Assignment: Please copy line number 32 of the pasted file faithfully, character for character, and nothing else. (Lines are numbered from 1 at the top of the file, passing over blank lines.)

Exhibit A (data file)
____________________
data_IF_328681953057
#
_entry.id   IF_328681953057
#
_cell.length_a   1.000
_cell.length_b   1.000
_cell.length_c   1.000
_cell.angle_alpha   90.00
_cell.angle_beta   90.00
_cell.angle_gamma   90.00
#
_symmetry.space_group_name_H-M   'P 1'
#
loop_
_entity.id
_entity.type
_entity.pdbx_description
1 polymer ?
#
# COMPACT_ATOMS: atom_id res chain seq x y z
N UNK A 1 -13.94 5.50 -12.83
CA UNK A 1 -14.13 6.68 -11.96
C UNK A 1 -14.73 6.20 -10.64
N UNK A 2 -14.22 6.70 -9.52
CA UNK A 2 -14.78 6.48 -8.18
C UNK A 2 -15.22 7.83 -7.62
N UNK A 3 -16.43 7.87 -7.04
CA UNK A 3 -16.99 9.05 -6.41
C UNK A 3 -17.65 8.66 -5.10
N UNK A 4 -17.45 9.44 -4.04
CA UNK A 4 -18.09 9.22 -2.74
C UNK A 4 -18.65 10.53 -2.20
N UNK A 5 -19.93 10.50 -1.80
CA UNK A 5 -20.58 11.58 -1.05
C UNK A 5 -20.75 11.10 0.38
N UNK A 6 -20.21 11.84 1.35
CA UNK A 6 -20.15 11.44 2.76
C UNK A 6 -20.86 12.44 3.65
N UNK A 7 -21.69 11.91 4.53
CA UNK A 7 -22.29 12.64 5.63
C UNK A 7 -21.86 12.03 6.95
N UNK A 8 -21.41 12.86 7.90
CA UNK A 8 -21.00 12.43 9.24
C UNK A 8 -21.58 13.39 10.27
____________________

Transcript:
C UNK A 4 -18.65 10.53 -2.20